Guest commentary: Medicare steps up its insolvency march
Guest CommentaryJune 30th, 2016
The Medicare trustees released their annual report last week. The report shows a continuation of the gradual march to insolvency for the health insurance plan.
Medicare began in 1965 as a government-run health insurance plan for seniors that provided an alternative to private insurance. The plan was tied to Social Security and to opt out of Medicare meant losing a senior’s Social Security benefits. No surprise, Medicare destroyed the private health insurance market for seniors by 1970.
Medicare has four parts—A, B, C, and D. Part A covers hospitalizations and major medical issues. It’s funded by payroll taxes, premiums that enrollees must pay and money from the federal general tax fund.
Part B is funded by means-tested premiums and the general fund. Part C functions like a health maintenance organization, where enrollees have all of their medical problems handled by a network of providers. Part D deals with drug benefits for people enrolled in Parts A and B.
The trustee report focuses on Part A. Although over the past few years a higher percent of funding for Part A has come from the general tax fund, the trustees report on the amount of money “stored” in the Medicare trust that comes from payroll taxes.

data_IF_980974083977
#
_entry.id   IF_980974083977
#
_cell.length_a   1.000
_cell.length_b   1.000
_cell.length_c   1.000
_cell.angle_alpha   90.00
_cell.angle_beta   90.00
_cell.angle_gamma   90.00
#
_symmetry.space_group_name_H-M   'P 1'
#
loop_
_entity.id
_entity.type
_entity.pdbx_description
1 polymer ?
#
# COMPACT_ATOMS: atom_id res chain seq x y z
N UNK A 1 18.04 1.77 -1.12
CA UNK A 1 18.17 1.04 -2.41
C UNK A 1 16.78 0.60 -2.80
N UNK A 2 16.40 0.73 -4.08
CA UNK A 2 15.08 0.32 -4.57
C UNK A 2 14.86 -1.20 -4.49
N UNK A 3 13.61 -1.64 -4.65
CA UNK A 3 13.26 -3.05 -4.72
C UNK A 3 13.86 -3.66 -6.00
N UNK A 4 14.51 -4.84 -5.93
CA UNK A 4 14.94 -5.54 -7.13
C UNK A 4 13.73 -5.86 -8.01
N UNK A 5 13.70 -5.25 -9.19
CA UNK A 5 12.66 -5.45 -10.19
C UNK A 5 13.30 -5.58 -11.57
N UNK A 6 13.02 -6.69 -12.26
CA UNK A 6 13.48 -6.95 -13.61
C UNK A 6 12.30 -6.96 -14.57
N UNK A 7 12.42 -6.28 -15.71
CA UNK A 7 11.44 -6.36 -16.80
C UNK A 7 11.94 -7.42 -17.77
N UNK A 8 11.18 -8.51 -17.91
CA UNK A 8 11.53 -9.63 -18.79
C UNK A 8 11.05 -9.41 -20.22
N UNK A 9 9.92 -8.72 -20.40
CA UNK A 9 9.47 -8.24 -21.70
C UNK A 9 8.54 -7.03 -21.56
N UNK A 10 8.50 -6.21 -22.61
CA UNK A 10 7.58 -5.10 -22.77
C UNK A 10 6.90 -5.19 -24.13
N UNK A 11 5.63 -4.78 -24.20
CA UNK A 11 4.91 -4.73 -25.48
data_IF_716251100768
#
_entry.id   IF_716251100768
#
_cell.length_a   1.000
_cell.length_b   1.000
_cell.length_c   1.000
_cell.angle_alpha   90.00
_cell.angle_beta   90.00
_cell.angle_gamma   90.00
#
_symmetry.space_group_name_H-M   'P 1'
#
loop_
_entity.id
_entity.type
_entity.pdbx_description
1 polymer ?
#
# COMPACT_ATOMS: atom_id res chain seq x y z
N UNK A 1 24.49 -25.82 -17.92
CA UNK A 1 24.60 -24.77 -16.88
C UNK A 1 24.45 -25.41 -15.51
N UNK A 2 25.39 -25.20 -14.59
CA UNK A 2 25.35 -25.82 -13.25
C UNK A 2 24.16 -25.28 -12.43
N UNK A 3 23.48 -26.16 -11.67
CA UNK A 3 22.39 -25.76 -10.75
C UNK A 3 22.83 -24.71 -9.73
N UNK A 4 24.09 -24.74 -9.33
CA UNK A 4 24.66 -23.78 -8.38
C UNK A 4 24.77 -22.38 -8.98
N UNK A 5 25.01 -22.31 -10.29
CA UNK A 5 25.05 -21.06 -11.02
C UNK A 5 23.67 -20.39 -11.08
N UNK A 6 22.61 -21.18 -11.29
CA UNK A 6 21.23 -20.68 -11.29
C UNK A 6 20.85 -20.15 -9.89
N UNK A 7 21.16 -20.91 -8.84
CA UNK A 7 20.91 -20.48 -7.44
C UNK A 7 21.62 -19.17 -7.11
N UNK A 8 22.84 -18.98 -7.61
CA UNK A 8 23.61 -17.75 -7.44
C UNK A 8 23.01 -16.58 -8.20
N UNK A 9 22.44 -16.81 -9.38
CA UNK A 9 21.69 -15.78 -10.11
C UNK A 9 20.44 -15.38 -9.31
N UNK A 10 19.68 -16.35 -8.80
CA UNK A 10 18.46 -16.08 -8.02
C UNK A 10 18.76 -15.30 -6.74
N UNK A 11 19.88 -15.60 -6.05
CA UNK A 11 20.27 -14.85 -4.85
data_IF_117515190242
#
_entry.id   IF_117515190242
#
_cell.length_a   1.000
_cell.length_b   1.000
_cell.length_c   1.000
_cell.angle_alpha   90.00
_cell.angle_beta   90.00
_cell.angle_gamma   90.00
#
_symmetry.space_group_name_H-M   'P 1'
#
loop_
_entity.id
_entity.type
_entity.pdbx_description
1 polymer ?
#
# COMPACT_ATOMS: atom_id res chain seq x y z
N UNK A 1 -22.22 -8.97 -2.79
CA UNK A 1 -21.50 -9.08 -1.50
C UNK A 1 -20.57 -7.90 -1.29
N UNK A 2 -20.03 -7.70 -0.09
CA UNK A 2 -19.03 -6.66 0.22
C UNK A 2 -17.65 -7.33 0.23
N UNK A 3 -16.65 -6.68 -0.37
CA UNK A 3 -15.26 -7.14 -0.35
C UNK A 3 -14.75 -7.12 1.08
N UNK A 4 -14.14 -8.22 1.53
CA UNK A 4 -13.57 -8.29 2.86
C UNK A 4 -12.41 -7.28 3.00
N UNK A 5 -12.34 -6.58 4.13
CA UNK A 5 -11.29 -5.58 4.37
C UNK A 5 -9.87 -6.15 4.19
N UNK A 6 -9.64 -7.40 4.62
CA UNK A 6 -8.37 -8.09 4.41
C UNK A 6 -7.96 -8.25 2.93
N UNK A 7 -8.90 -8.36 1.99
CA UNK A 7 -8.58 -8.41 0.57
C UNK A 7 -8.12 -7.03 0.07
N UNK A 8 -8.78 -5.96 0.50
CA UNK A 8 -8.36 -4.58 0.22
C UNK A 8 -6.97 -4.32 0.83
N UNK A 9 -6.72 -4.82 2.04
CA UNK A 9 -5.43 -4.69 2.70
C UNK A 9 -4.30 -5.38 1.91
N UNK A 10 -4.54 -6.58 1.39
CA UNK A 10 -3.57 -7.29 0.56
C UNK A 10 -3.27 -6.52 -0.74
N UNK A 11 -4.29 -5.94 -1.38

In 2015, estimates showed the trust would fund Part A through 2030. Last week’s report revealed the trust would run dry by 2028, two years earlier than last year’s prediction. The trustees gave two reasons—lower than expected payroll taxes and a less than predicted decrease in hospital usage.
Medicare Part A won’t just end in 2028, but benefits will be cut to 87 percent of the current benefits. This will drop to 79 percent by 2043. Parts B and D must, by law, be fully funded, so premiums will increase, especially for wealthier seniors, and more funding will come from the general tax fund.
A large part of Obamacare funding comes from significant cuts to the Medicare program. Without the Obamacare spending cuts, the Medicare trust would deplete in 2017. Of course, this is simply moving taxpayer money from one government program, Medicare, to another government program, Obamacare.
Obamacare also can control Medicare spending through the Independent Payment Advisory Board. This board became known as the “death panel” during the 2008-2009 health care debates because it would potentially control the criteria for receiving health care in Medicare. The Medicare trustee report indicated that the trajectory of Medicare spending isn’t currently high enough to trigger the formation of the IPAB.
As the 21st century rolls out, entitlement spending on Medicare and Medicaid, and to a lesser extent Obamacare, will represent the vast majority of ever-rising federal spending and federal debt. Unfortunately, neither presumptive presidential candidate seems willing to address this eminent financial disaster. Only bold leadership will preserve these entitlements as true safety-nets for the specific people who need them.
Dr. Roger Stark is a health care policy analyst for the Washington Policy Center, a conservative Seattle-based think tank.